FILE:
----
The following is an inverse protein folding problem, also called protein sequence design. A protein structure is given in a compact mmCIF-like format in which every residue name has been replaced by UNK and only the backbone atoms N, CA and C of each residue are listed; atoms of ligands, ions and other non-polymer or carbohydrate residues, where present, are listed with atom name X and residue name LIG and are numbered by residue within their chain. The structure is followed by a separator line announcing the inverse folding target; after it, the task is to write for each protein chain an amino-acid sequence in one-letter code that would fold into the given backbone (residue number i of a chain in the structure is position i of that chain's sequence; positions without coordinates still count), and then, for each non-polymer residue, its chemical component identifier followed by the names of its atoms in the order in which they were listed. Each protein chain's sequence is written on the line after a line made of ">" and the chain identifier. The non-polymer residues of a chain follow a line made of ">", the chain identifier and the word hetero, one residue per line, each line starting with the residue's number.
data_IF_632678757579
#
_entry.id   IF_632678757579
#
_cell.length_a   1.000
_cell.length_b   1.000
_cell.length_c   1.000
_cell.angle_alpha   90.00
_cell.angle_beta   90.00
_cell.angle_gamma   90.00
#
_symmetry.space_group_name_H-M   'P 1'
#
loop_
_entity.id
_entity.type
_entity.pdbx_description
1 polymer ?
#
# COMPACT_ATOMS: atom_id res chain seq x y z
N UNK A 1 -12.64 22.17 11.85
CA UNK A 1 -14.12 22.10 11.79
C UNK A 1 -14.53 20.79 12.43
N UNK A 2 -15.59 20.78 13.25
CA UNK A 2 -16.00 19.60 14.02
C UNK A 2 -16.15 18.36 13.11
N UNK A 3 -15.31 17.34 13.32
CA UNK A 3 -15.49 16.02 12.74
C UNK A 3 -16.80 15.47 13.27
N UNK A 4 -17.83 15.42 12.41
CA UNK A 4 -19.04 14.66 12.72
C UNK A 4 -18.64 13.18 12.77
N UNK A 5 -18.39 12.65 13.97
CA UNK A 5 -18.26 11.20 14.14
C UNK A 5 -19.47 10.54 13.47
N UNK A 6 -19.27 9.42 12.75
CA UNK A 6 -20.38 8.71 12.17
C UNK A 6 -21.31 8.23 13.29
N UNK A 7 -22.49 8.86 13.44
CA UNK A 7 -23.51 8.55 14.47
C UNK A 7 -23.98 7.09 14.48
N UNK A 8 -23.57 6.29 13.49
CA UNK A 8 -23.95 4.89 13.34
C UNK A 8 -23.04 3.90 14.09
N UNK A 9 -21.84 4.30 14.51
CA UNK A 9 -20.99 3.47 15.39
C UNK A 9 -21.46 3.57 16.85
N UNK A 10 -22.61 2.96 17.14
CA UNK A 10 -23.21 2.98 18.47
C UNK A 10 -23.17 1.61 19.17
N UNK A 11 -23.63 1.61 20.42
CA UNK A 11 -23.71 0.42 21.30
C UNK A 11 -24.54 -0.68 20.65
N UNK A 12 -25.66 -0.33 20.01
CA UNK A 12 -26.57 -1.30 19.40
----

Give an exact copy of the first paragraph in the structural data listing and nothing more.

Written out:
The following is an inverse protein folding problem, also called protein sequence design. A protein structure is given in a compact mmCIF-like format in which every residue name has been replaced by UNK and only the backbone atoms N, CA and C of each residue are listed; atoms of ligands, ions and other non-polymer or carbohydrate residues, where present, are listed with atom name X and residue name LIG and are numbered by residue within their chain. The structure is followed by a separator line announcing the inverse folding target; after it, the task is to write for each protein chain an amino-acid sequence in one-letter code that would fold into the given backbone (residue number i of a chain in the structure is position i of that chain's sequence; positions without coordinates still count), and then, for each non-polymer residue, its chemical component identifier followed by the names of its atoms in the order in which they were listed. Each protein chain's sequence is written on the line after a line made of ">" and the chain identifier. The non-polymer residues of a chain follow a line made of ">", the chain identifier and the word hetero, one residue per line, each line starting with the residue's number.